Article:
Great Barrier Reef

Great Barrier Reef

Disclaimer: All pictures on this post are taken by me except the underwater photos which are taken by the boat photographer. Photo credit: Down Under Dive @ Great Barrier Reef

I lost a day in Cairns when my flight to Australia is cancelled. Luckily I am able to reschedule my great barrier reef cruise to my last day. Visiting the great barrier reef is a bucket list item. The way we destroy our planet there probably isn’t much time to still see the reef in all its glory. During my sabbatical planning I almost passed up this opportunity because it is supposed to be stinger season and a bad time to go (jelly fish are supposed to be abundant). On top of the stinger the weather is questionable in December. Luckily the cruise, Down Under Cruise and Dive, has stinger suits to borrow to prevent stings by jellyfish and it happens to be a lovely day at the reef. I really couldn’t have picked a better day to go. Lucky me!

Growing up near water I never had a urge to scuba dive (like surfing) but for some reason during my travels it is something I really wanted to tackle. Due to health issues it is a questionable activity for me at this time and since I don’t really have time to clear it with my doctor I decide to play it safe and snorkel instead. Note: When I return the USA my doctor tells me that scuba diving would be ok for me – DARN. MAYBE NEXT TIME.

Don’t get me wrong, snorkling at the Great Barrier Reef is amazing, but there is so much more to see at the deeper lengths (Clownfish for one).

our boat

As the cruise starts we go in the dining area inside to get instructions and a safety spiel. We will stop at two reefs and have a lunch buffet in between.

Inside the boat

We get fitted for the equipment and I take the optional stinger suit just in case. We are assigned a cubbie hole to hold our borrowed equipment.

It is a little more complicated for the scuba divers. I unfortunately did not scuba dive this time.

We have a little time to enjoy the cruise before we get to our first stop.

Stop 1 Saxon Reef

We are almost at our first reef to explore. I put on my stinger suit and get my equipment ready. I am not sure what to expect down below.

The water looks amazingly clear. I jump in.

There is a roped area that we are supposed to stay inside. Also there is a flotation device in the middle if you need to rest. Once I stick my head in the water I find I don’t need the flotation device. I spend my time floating face down marveling at all I see. Saxon Reef is full of vivid and beautiful corals. I don’t spring for the underwater camera nor could I find the photographer to get a photo of me this time around. Below is a selection of some of the shots from the photographer that are included in the pictures I purchase on board.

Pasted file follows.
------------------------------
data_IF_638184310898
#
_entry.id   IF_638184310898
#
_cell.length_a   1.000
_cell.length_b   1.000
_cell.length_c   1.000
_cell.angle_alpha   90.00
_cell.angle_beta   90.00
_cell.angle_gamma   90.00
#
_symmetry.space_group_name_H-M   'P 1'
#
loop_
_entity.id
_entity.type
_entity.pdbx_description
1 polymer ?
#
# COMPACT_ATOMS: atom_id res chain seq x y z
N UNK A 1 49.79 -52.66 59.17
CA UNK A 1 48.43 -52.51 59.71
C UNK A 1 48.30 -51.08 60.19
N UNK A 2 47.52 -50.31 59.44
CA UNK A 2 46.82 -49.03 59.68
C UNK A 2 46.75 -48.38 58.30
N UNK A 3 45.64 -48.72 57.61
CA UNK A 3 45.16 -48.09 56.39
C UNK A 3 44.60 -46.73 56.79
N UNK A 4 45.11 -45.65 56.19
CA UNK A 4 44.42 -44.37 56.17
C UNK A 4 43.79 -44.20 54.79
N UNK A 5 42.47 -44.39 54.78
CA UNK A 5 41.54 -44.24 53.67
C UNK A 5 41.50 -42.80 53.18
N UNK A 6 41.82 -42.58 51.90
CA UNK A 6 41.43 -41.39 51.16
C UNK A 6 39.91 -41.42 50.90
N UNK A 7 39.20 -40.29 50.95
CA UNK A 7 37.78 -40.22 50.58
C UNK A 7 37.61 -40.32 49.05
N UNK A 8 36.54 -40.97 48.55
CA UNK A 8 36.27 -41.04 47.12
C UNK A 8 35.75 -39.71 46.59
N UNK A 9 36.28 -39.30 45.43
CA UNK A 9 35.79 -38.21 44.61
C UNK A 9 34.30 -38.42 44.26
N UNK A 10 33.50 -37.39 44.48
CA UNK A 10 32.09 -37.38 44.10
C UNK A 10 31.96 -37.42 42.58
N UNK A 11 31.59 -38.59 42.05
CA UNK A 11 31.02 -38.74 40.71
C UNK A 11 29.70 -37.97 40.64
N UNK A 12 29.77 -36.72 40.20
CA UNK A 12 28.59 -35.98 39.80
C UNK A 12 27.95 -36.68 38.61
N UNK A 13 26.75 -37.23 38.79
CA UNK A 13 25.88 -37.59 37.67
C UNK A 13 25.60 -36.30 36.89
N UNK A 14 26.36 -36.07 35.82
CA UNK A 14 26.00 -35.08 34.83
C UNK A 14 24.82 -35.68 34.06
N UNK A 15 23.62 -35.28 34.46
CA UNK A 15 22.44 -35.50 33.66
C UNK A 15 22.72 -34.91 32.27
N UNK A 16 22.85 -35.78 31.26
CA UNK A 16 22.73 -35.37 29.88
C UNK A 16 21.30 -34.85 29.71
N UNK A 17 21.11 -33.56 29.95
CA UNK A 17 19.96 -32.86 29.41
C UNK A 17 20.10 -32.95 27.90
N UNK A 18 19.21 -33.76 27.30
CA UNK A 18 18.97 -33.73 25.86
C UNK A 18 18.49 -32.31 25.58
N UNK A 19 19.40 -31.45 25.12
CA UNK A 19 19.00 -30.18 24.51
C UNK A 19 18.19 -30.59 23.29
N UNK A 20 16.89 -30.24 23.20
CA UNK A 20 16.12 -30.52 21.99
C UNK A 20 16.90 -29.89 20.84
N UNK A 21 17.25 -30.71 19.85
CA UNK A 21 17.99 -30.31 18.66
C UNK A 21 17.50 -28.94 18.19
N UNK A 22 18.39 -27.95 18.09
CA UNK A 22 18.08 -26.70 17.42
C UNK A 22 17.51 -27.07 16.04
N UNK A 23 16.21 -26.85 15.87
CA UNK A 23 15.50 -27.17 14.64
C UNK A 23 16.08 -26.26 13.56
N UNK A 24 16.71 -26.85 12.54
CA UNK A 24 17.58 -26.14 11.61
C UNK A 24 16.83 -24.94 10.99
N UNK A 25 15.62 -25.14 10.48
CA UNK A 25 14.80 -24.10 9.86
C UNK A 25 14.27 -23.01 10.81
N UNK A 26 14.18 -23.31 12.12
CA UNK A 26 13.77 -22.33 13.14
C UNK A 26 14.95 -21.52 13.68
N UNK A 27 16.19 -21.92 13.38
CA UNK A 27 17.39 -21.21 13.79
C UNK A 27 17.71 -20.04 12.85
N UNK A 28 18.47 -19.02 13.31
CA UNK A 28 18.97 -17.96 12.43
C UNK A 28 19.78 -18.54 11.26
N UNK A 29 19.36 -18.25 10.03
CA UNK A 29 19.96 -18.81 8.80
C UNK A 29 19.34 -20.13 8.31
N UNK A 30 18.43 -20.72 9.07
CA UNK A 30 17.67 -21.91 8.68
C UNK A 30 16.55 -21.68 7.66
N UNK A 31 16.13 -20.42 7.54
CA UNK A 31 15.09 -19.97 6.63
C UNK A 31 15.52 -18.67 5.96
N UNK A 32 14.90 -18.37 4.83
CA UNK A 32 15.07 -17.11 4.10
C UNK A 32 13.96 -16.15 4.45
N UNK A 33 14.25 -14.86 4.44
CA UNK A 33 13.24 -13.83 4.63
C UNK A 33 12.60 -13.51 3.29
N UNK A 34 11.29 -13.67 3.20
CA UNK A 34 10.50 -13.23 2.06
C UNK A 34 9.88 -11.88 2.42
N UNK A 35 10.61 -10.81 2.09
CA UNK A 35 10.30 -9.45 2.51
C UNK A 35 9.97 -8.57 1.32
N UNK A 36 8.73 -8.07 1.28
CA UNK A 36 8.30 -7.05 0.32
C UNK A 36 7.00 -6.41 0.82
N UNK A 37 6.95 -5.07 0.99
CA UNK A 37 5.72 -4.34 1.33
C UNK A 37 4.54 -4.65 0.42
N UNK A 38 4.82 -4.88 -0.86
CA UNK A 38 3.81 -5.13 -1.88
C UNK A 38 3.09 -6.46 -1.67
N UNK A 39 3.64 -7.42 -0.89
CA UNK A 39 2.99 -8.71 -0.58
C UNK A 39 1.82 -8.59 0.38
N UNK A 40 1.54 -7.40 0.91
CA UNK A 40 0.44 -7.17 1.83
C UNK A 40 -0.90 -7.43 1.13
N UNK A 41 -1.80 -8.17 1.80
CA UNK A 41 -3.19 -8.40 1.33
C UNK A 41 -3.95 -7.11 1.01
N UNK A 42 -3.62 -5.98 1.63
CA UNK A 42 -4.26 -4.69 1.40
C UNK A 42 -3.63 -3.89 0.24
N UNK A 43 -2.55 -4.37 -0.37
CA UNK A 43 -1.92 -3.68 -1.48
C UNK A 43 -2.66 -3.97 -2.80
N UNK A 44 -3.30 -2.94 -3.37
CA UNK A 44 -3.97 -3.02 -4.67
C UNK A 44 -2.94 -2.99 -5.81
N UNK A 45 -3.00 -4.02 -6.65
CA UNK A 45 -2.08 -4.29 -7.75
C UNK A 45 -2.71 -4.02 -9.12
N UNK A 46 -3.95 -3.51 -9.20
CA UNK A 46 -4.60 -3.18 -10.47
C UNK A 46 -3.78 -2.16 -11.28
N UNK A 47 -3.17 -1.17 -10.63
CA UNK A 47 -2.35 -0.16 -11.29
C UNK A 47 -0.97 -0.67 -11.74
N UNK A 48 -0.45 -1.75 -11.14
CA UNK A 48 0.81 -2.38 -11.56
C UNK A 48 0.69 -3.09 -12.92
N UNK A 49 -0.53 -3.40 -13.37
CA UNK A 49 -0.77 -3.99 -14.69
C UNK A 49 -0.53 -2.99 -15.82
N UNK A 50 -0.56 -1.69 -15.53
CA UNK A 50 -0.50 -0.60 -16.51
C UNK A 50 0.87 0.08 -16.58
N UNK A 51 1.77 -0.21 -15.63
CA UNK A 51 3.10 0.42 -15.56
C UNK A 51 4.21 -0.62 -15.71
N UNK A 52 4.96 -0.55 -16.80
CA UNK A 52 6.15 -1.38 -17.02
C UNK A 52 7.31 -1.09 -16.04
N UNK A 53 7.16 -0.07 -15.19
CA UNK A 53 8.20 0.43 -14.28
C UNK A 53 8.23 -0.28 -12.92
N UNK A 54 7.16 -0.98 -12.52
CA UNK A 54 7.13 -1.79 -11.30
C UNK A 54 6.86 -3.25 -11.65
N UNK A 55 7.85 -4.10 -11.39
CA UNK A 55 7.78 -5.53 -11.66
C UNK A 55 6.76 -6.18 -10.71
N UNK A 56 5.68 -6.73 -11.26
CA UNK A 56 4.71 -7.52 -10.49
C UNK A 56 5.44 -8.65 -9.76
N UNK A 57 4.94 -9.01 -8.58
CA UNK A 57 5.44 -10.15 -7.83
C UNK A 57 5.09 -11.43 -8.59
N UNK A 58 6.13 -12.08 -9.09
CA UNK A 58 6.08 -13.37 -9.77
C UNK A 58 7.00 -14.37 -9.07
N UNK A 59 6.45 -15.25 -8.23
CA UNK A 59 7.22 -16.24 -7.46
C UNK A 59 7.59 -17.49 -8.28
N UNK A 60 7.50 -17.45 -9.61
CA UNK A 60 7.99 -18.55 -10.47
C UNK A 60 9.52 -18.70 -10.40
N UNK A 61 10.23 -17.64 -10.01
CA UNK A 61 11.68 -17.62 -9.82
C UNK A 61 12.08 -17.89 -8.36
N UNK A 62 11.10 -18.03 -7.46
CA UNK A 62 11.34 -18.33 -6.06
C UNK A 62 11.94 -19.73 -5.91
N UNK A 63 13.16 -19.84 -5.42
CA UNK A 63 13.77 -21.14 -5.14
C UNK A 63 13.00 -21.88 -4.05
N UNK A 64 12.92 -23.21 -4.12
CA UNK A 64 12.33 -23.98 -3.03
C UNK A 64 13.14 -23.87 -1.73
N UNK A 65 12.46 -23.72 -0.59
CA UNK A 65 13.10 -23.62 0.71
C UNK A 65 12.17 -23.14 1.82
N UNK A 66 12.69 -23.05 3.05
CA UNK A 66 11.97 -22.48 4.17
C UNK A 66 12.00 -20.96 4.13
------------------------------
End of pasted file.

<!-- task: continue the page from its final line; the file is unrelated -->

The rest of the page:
Below is more examples of corals I see. I do notice some bleaching of the corals but I am amazed of how good the corals do look. I see very beautiful colors. I mostly keep my head face down in the water only bobbing up when the lifeguards give the whistle to do a safety check on us. I am notoriously bad at hearing the safety guards but only once I am whistled at for getting too close to the outer barrier.

We return to the boat to eat lunch and travel to our next location.

I get a little of everything on the buffet

I relax a bit on the top deck.

Stop 2 Hastings reef

Even though there don’t seem to be any jellyfish out I wear the stinger suit once more just to be safe.

I really notice the reef decline at Hastings reef. Parts of it are vivid in color and beautiful but a large part of it looks dead. I can see lots of coral bleaching. I also notice bright purple and bright yellow coral. I see white coral with blue eye tentacles, many striped fish, and polka dot fish. Bright blue and purple fish. The fish come right up to me.

Example below of bleached and dull reef.

These are neat. Also look at that rainbow fish!

I finally find the underwater photographer to get some photos taken.

When I return to the boat I order a celebratory beer for the trip back.

We arrive back at the pier.

The pier is not too far from my hostel so I decide to walk back. In my walk I see mud flats and do some birdwatching.

Outdoor water recreation area

I stop at an outdoor restaurant on the waterfront. It is here that I realize there could be a communication issue in this country even though I technically speak the language. I order fries (chips) and ask for ketchup with my fries. The server has no idea what I am asking for. I finally realize that ketchup is tomato sauce in Australia. Something to put in my memory banks for the next few weeks.

Dessert I order

Today has been a great day. I love my great barrier experience and would love to come back again and scuba dive so I can see the fish at deeper lengths.

My visit to Cairns is short and tomorrow I head to Melbourne to start my adventures down south. I am excited to see things in other parts of the country.

Kuranda and Rainforests


Today I am going to see a little bit of rainforest in Australia. I am visiting the hill town of Kuranda via a historic trail ride and returning to Cairns via a skyrail over the rainforest.

Kuranda Scenic Railway

I start by taking a two hour old-timey train ride to the rainforest town of Kuranda (Freshwater station to Kuranda station).

My first seat assigned has me awkwardly seated with a large family. Luckily the ride is not full and I can switch to empty seats in another car.

With the train windows open I get the crisp smell of nature and a cool breeze from water before we start ascending into the mountain range.

The train narrator tells us the story of how the tracks and tunnels were built. There are settlement towns that existed around the tunnels to support them being built, even a brewery/distillery at one time.

There are two bends and one stop (Barron Falls).

We make our stop at Barron Falls where we view the falls off into the distance and stretch our legs. It starts raining during this stop so we run back in to our seats after some quick photos.

Barron Falls from the train.